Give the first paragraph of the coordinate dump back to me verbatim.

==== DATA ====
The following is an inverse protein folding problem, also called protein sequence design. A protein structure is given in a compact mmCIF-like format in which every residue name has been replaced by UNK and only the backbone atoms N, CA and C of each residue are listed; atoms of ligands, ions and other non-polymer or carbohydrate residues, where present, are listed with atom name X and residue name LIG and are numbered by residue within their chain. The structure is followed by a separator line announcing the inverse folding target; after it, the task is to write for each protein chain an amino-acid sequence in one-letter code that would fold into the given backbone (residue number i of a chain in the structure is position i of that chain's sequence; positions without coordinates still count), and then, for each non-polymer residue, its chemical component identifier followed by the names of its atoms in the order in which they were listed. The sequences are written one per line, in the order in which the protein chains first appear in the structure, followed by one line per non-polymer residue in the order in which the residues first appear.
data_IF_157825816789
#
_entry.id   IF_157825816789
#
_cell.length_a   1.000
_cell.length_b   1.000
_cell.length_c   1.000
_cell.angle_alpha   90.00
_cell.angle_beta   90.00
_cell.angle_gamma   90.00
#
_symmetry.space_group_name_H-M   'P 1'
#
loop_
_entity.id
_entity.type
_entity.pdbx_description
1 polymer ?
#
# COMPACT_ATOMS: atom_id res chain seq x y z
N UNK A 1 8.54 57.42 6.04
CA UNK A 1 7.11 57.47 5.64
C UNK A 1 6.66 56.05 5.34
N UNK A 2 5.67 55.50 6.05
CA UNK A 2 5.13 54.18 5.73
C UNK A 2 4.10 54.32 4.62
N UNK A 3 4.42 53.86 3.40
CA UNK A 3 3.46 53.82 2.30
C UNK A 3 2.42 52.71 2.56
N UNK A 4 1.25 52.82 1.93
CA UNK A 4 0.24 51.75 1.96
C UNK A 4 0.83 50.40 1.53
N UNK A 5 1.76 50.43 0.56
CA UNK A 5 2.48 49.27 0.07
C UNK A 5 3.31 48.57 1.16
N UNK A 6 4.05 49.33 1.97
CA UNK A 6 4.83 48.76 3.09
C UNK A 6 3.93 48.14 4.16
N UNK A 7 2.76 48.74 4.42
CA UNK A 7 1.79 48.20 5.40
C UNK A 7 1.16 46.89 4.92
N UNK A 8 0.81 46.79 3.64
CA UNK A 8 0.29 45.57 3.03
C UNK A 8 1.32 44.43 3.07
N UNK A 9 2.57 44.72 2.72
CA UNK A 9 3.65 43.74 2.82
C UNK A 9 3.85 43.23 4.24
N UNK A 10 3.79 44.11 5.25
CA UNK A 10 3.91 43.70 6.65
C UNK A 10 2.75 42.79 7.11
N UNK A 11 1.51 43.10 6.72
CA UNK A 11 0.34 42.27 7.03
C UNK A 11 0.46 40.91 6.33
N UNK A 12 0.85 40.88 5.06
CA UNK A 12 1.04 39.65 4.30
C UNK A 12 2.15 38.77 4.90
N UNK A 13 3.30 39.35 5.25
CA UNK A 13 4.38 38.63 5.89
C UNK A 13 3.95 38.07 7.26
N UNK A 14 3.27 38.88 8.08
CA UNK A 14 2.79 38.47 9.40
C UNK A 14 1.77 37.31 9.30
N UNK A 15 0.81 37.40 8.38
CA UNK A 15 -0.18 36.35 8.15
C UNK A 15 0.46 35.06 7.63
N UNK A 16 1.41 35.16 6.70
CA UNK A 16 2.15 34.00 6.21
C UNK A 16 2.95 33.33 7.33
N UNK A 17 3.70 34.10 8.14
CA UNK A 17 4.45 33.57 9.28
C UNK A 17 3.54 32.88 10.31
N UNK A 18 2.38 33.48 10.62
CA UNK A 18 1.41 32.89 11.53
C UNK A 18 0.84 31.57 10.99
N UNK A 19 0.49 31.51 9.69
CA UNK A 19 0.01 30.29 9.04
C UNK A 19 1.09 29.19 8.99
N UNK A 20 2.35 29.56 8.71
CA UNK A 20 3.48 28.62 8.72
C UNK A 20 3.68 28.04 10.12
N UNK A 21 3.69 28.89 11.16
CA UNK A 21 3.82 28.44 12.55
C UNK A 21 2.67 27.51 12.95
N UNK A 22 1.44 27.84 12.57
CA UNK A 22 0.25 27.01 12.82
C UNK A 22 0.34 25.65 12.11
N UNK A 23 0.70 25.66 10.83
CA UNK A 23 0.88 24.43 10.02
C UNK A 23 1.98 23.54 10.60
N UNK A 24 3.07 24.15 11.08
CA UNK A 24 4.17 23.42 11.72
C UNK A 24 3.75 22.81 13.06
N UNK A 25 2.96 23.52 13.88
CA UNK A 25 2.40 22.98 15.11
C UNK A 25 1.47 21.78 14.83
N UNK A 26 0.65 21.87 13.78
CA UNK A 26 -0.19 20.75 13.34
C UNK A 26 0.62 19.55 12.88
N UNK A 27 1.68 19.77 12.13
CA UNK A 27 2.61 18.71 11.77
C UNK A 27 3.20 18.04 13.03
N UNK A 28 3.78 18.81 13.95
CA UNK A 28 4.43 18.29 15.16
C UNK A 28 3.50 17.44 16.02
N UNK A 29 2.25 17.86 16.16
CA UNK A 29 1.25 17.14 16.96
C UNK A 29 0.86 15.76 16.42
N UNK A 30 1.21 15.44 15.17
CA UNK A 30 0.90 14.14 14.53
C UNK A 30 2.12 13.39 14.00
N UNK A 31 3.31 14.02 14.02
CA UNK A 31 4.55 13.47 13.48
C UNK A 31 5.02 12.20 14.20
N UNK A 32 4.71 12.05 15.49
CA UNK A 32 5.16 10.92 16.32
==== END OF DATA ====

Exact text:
The following is an inverse protein folding problem, also called protein sequence design. A protein structure is given in a compact mmCIF-like format in which every residue name has been replaced by UNK and only the backbone atoms N, CA and C of each residue are listed; atoms of ligands, ions and other non-polymer or carbohydrate residues, where present, are listed with atom name X and residue name LIG and are numbered by residue within their chain. The structure is followed by a separator line announcing the inverse folding target; after it, the task is to write for each protein chain an amino-acid sequence in one-letter code that would fold into the given backbone (residue number i of a chain in the structure is position i of that chain's sequence; positions without coordinates still count), and then, for each non-polymer residue, its chemical component identifier followed by the names of its atoms in the order in which they were listed. The sequences are written one per line, in the order in which the protein chains first appear in the structure, followed by one line per non-polymer residue in the order in which the residues first appear.